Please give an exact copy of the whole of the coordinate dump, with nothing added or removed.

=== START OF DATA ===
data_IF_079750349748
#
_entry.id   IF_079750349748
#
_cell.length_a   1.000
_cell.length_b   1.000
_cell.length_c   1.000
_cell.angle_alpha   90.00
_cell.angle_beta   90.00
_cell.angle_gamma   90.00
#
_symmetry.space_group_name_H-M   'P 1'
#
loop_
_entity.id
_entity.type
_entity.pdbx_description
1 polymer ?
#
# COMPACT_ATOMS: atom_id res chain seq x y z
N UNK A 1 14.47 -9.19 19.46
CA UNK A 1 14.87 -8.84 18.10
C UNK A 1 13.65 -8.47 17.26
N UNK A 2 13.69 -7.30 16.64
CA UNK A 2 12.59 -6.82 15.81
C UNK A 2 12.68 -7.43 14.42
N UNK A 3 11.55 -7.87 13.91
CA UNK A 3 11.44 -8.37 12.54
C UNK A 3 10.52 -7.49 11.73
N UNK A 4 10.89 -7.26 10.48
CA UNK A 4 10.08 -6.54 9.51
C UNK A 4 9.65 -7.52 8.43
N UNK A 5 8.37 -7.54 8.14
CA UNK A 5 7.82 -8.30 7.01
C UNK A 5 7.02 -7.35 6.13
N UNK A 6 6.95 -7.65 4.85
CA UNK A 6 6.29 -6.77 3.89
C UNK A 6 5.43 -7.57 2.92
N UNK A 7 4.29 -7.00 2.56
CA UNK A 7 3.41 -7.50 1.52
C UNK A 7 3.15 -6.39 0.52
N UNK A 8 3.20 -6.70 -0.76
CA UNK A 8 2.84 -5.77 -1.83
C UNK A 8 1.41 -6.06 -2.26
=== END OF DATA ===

data_IF_079750349748
#
_entry.id   IF_079750349748
#
_cell.length_a   1.000
_cell.length_b   1.000
_cell.length_c   1.000
_cell.angle_alpha   90.00
_cell.angle_beta   90.00
_cell.angle_gamma   90.00
#
_symmetry.space_group_name_H-M   'P 1'
#
loop_
_entity.id
_entity.type
_entity.pdbx_description
1 polymer ?
#
# COMPACT_ATOMS: atom_id res chain seq x y z
N UNK A 1 14.47 -9.19 19.46
CA UNK A 1 14.87 -8.84 18.10
C UNK A 1 13.65 -8.47 17.26
N UNK A 2 13.69 -7.30 16.64
CA UNK A 2 12.59 -6.82 15.81
C UNK A 2 12.68 -7.43 14.42
N UNK A 3 11.55 -7.87 13.91
CA UNK A 3 11.44 -8.37 12.54
C UNK A 3 10.52 -7.49 11.73
N UNK A 4 10.89 -7.26 10.48
CA UNK A 4 10.08 -6.54 9.51
C UNK A 4 9.65 -7.52 8.43
N UNK A 5 8.37 -7.54 8.14
CA UNK A 5 7.82 -8.30 7.01
C UNK A 5 7.02 -7.35 6.13
N UNK A 6 6.95 -7.65 4.85
CA UNK A 6 6.29 -6.77 3.89
C UNK A 6 5.43 -7.57 2.92
N UNK A 7 4.29 -7.00 2.56
CA UNK A 7 3.41 -7.50 1.52
C UNK A 7 3.15 -6.39 0.52
N UNK A 8 3.20 -6.70 -0.76
CA UNK A 8 2.84 -5.77 -1.83
C UNK A 8 1.41 -6.06 -2.26